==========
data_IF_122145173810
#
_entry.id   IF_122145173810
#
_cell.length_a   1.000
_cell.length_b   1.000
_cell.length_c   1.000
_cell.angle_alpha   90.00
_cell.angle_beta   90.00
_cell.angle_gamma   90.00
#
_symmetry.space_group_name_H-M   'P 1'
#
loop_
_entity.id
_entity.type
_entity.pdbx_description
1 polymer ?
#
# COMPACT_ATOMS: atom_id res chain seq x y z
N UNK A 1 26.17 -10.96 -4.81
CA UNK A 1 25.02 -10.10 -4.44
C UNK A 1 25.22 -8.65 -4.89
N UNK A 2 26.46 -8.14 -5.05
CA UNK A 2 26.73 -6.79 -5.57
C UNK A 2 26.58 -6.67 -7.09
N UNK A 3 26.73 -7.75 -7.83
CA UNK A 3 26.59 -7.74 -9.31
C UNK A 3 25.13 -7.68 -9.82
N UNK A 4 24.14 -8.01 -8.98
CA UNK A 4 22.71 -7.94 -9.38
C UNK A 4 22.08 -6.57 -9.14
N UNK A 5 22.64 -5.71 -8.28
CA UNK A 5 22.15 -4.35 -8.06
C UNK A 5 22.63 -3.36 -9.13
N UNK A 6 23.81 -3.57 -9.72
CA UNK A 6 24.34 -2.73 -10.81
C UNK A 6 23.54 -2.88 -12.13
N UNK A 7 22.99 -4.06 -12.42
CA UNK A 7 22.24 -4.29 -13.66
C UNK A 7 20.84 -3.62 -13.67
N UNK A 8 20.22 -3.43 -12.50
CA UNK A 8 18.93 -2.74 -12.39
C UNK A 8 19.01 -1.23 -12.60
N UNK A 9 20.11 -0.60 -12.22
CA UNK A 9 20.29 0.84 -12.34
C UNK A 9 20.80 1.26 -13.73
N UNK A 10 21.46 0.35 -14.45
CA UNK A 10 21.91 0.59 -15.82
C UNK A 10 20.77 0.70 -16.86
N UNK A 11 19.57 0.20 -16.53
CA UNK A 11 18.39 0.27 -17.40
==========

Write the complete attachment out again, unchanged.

data_IF_122145173810
#
_entry.id   IF_122145173810
#
_cell.length_a   1.000
_cell.length_b   1.000
_cell.length_c   1.000
_cell.angle_alpha   90.00
_cell.angle_beta   90.00
_cell.angle_gamma   90.00
#
_symmetry.space_group_name_H-M   'P 1'
#
loop_
_entity.id
_entity.type
_entity.pdbx_description
1 polymer ?
#
# COMPACT_ATOMS: atom_id res chain seq x y z
N UNK A 1 26.17 -10.96 -4.81
CA UNK A 1 25.02 -10.10 -4.44
C UNK A 1 25.22 -8.65 -4.89
N UNK A 2 26.46 -8.14 -5.05
CA UNK A 2 26.73 -6.79 -5.57
C UNK A 2 26.58 -6.67 -7.09
N UNK A 3 26.73 -7.75 -7.83
CA UNK A 3 26.59 -7.74 -9.31
C UNK A 3 25.13 -7.68 -9.82
N UNK A 4 24.14 -8.01 -8.98
CA UNK A 4 22.71 -7.94 -9.38
C UNK A 4 22.08 -6.57 -9.14
N UNK A 5 22.64 -5.71 -8.28
CA UNK A 5 22.15 -4.35 -8.06
C UNK A 5 22.63 -3.36 -9.13
N UNK A 6 23.81 -3.57 -9.72
CA UNK A 6 24.34 -2.73 -10.81
C UNK A 6 23.54 -2.88 -12.13
N UNK A 7 22.99 -4.06 -12.42
CA UNK A 7 22.24 -4.29 -13.66
C UNK A 7 20.84 -3.62 -13.67
N UNK A 8 20.22 -3.43 -12.50
CA UNK A 8 18.93 -2.74 -12.39
C UNK A 8 19.01 -1.23 -12.60
N UNK A 9 20.11 -0.60 -12.22
CA UNK A 9 20.29 0.84 -12.34
C UNK A 9 20.80 1.26 -13.73
N UNK A 10 21.46 0.35 -14.45
CA UNK A 10 21.91 0.59 -15.82
C UNK A 10 20.77 0.70 -16.86
N UNK A 11 19.57 0.20 -16.53
CA UNK A 11 18.39 0.27 -17.40